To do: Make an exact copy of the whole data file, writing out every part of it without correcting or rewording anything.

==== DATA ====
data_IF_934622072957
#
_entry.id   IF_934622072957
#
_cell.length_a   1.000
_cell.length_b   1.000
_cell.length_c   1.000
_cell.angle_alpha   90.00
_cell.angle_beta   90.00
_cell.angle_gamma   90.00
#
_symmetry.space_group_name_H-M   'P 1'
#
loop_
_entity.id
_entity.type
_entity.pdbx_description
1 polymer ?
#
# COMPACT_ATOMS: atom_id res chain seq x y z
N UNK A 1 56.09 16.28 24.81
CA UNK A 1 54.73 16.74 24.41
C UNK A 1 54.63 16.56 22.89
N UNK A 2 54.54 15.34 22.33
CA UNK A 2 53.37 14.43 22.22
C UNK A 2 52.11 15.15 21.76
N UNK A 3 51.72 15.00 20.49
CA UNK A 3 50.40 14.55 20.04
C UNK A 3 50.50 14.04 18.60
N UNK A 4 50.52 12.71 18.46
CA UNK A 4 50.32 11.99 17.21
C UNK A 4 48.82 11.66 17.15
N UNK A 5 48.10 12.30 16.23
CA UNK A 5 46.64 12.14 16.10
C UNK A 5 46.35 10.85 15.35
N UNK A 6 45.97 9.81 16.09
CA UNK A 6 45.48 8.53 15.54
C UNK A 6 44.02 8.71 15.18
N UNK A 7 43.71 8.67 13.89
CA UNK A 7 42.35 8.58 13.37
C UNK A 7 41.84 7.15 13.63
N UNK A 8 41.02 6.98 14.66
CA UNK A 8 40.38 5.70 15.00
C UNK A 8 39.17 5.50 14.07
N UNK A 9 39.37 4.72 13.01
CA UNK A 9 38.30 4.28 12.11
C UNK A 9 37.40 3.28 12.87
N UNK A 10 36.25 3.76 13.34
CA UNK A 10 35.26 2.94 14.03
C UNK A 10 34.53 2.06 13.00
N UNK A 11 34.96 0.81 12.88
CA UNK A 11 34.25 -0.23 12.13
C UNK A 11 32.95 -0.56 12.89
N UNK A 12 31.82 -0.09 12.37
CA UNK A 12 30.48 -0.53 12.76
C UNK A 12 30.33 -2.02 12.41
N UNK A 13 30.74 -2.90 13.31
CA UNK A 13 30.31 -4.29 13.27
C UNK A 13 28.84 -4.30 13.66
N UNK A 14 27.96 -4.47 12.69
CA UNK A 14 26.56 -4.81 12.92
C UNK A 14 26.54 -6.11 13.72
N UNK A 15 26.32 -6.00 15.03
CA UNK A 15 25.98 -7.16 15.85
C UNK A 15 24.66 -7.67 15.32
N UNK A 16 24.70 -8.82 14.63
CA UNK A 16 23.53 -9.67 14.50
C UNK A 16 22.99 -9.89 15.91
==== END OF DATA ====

data_IF_934622072957
#
_entry.id   IF_934622072957
#
_cell.length_a   1.000
_cell.length_b   1.000
_cell.length_c   1.000
_cell.angle_alpha   90.00
_cell.angle_beta   90.00
_cell.angle_gamma   90.00
#
_symmetry.space_group_name_H-M   'P 1'
#
loop_
_entity.id
_entity.type
_entity.pdbx_description
1 polymer ?
#
# COMPACT_ATOMS: atom_id res chain seq x y z
N UNK A 1 56.09 16.28 24.81
CA UNK A 1 54.73 16.74 24.41
C UNK A 1 54.63 16.56 22.89
N UNK A 2 54.54 15.34 22.33
CA UNK A 2 53.37 14.43 22.22
C UNK A 2 52.11 15.15 21.76
N UNK A 3 51.72 15.00 20.49
CA UNK A 3 50.40 14.55 20.04
C UNK A 3 50.50 14.04 18.60
N UNK A 4 50.52 12.71 18.46
CA UNK A 4 50.32 11.99 17.21
C UNK A 4 48.82 11.66 17.15
N UNK A 5 48.10 12.30 16.23
CA UNK A 5 46.64 12.14 16.10
C UNK A 5 46.35 10.85 15.35
N UNK A 6 45.97 9.81 16.09
CA UNK A 6 45.48 8.53 15.54
C UNK A 6 44.02 8.71 15.18
N UNK A 7 43.71 8.67 13.89
CA UNK A 7 42.35 8.58 13.37
C UNK A 7 41.84 7.15 13.63
N UNK A 8 41.02 6.98 14.66
CA UNK A 8 40.38 5.70 15.00
C UNK A 8 39.17 5.50 14.07
N UNK A 9 39.37 4.72 13.01
CA UNK A 9 38.30 4.28 12.11
C UNK A 9 37.40 3.28 12.87
N UNK A 10 36.25 3.76 13.34
CA UNK A 10 35.26 2.94 14.03
C UNK A 10 34.53 2.06 13.00
N UNK A 11 34.96 0.81 12.88
CA UNK A 11 34.25 -0.23 12.13
C UNK A 11 32.95 -0.56 12.89
N UNK A 12 31.82 -0.09 12.37
CA UNK A 12 30.48 -0.53 12.76
C UNK A 12 30.33 -2.02 12.41
N UNK A 13 30.74 -2.90 13.31
CA UNK A 13 30.31 -4.29 13.27
C UNK A 13 28.84 -4.30 13.66
N UNK A 14 27.96 -4.47 12.69
CA UNK A 14 26.56 -4.81 12.92
C UNK A 14 26.54 -6.11 13.72
N UNK A 15 26.32 -6.00 15.03
CA UNK A 15 25.98 -7.16 15.85
C UNK A 15 24.66 -7.67 15.32
N UNK A 16 24.70 -8.82 14.63
CA UNK A 16 23.53 -9.67 14.50
C UNK A 16 22.99 -9.89 15.91